By Guy Rigby, Head of Entrepreneurs at Smith & Williamson
The key to success for growth businesses is in having the right mix of people and skills. To build your dream team you need to look at this mix in the broadest possible sense — both in and outside your business.
Staff and management
It may sound obvious, but you should start by considering whether you employ the best people you can afford. Despite the difficult job market, talented people in your workforce can still be lured away, so don’t ignore your rewards and incentives. Keeping your team informed about what’s going on in the business and how they can contribute will incentivise staff to work towards the business goals.
Many growth businesses suffer from a lack of experience, knowledge or expertise and regularly find themselves ‘reinventing the wheel’. With the help of an experienced non-executive director (NED) you can benefit from an objective perspective on your business and opportunities that you might otherwise overlook. NEDs can provide strategic input, sector expertise, new contacts, business intelligence and knowledge about competitors, or perhaps high level banking or financial expertise.
In order to make the transition from a smaller business to one with more than, say, 20 people, it’s often helpful to bring in experts with relevant business experience, particularly in managing teams and effective project management. You don’t need to reinvent the wheel.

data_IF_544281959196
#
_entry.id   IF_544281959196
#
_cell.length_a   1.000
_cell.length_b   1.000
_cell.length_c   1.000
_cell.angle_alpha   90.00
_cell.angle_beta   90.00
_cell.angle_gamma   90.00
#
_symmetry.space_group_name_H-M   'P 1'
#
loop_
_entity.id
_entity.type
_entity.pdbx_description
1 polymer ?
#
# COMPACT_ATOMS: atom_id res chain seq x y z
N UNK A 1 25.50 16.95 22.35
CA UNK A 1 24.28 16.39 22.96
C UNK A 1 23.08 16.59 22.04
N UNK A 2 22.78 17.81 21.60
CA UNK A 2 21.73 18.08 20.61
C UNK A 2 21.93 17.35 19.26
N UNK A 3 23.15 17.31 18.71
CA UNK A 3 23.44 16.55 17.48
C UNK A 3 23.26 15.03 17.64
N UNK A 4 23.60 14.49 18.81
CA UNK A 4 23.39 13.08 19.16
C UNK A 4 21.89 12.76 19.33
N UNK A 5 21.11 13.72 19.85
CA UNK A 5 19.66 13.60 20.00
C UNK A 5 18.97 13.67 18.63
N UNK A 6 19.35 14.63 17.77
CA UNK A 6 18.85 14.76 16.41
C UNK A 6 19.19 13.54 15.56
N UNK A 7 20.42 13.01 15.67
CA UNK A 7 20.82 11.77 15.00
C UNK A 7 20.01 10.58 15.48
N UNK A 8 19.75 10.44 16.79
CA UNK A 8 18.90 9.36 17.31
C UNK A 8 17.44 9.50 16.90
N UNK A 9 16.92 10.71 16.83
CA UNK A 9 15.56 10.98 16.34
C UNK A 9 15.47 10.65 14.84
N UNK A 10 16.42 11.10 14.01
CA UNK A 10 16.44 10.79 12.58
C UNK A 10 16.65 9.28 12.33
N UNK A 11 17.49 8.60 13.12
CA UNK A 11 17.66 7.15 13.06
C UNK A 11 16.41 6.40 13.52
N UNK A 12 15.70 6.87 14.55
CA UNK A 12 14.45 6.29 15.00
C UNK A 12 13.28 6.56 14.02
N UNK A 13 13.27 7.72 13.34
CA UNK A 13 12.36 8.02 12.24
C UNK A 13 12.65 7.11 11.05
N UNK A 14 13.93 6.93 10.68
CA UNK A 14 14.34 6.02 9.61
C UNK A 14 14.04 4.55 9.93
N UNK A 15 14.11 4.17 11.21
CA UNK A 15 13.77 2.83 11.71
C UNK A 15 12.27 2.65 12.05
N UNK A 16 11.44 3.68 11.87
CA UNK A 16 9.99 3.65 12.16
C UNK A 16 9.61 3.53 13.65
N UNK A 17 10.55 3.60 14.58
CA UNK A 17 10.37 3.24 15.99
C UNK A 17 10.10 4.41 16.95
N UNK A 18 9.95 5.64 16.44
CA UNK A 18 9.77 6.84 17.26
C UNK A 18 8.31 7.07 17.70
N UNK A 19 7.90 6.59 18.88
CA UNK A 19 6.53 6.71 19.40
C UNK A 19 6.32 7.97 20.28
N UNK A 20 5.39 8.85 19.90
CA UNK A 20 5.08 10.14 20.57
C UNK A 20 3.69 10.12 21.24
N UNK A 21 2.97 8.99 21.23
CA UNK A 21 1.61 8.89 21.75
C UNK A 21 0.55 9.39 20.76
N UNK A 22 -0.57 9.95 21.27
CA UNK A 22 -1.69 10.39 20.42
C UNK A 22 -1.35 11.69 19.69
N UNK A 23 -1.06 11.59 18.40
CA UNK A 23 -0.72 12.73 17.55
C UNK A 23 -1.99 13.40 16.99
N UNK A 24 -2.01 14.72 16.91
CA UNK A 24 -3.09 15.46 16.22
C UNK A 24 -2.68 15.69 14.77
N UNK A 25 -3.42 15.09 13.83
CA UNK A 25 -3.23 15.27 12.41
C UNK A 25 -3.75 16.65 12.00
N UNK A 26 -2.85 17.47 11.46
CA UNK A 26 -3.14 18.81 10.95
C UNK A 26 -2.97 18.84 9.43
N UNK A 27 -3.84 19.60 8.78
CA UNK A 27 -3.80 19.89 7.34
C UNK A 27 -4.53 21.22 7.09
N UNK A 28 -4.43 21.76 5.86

Some challenges require complex and specialist advice, particularly in areas outside the knowledge or comfort zone of your own management team. In these circumstances, there is no real alternative to getting external expertise on board. The key here is to find the right individuals in professional firms that you like on a personal level and who are willing to take the time to understand both you and your business.
Access to funding is essential for most businesses, so maintaining a good relationship with your bank is likely to be more critical than ever. You’ll no doubt be reviewing interest rates and charging structures, but make sure your bank is still the right fit for your business.
Invest time and energy into communicating with your bank, treating it as an integral part of your team. Trust is crucial here and bankers who know you well and understand your needs and objectives are more likely to be able to assist in the event of cash flow difficulties or other problems.
Finally, it’s important to consider whether your internal and external teams work well together? Be open on long-term objectives, define roles for key projects clearly and update everyone regularly so they understand the status and ongoing needs of your business. And make sure everyone talks to each other. A successful and communicative team will create firm foundations and help your business thrive.
If you would like to talk about taking your business to the next level, call Guy Rigby on 020 7131 8213 or email email@example.com.
By necessity this briefing can only provide a short overview and it is essential to seek professional advice before applying the contents of this article. No responsibility can be taken for any loss arising from action taken or refrained from on the basis of this publication. Article correct at time of writing.
Smith & Williamson LLP
Regulated by the Institute of Chartered Accountants in England and Wales for a range of investment business activities. A member of Nexia International.